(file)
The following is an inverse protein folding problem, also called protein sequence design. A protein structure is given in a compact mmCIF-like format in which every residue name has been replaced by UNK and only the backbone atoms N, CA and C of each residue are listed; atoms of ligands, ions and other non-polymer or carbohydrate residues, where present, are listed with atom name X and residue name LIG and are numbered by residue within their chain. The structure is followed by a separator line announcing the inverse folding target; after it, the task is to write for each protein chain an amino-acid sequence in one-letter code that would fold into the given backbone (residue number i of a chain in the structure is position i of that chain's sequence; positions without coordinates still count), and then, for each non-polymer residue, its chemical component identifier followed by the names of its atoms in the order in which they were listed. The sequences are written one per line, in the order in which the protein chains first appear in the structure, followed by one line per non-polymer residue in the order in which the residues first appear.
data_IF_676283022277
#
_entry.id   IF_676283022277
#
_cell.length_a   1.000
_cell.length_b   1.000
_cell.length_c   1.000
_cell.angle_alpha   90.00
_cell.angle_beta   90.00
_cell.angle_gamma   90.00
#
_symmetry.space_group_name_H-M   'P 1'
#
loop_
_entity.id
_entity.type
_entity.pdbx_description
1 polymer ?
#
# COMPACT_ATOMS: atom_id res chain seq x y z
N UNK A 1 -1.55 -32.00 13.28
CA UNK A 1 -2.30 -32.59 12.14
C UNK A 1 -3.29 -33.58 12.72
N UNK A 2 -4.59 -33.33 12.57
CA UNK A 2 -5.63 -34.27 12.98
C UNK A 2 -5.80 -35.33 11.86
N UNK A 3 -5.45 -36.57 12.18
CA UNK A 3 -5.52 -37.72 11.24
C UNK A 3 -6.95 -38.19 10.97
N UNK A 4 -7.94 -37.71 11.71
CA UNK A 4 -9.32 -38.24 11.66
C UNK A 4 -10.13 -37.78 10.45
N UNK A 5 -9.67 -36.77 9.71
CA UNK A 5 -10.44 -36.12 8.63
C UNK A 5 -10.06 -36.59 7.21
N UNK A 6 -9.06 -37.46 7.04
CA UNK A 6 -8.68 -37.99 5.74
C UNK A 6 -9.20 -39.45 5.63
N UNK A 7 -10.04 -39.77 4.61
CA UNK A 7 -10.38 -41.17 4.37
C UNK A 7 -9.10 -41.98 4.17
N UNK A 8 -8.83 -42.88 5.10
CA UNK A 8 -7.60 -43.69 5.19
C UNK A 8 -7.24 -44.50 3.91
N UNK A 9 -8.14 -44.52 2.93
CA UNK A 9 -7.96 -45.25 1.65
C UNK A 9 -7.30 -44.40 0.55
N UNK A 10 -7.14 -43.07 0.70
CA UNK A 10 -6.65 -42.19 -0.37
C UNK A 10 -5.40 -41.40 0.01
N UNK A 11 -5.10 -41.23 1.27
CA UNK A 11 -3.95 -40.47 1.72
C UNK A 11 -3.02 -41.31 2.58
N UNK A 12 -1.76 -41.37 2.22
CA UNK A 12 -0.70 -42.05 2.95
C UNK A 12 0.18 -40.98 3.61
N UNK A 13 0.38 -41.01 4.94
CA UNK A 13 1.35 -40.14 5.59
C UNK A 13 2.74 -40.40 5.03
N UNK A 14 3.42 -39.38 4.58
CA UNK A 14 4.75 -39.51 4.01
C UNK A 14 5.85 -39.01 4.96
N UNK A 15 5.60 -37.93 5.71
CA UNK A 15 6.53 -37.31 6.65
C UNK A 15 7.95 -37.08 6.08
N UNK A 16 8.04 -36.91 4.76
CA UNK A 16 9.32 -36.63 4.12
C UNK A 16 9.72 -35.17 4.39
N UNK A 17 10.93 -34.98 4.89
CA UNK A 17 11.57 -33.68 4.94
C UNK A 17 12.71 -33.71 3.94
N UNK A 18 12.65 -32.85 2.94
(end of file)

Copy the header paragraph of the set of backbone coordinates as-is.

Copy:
The following is an inverse protein folding problem, also called protein sequence design. A protein structure is given in a compact mmCIF-like format in which every residue name has been replaced by UNK and only the backbone atoms N, CA and C of each residue are listed; atoms of ligands, ions and other non-polymer or carbohydrate residues, where present, are listed with atom name X and residue name LIG and are numbered by residue within their chain. The structure is followed by a separator line announcing the inverse folding target; after it, the task is to write for each protein chain an amino-acid sequence in one-letter code that would fold into the given backbone (residue number i of a chain in the structure is position i of that chain's sequence; positions without coordinates still count), and then, for each non-polymer residue, its chemical component identifier followed by the names of its atoms in the order in which they were listed. The sequences are written one per line, in the order in which the protein chains first appear in the structure, followed by one line per non-polymer residue in the order in which the residues first appear.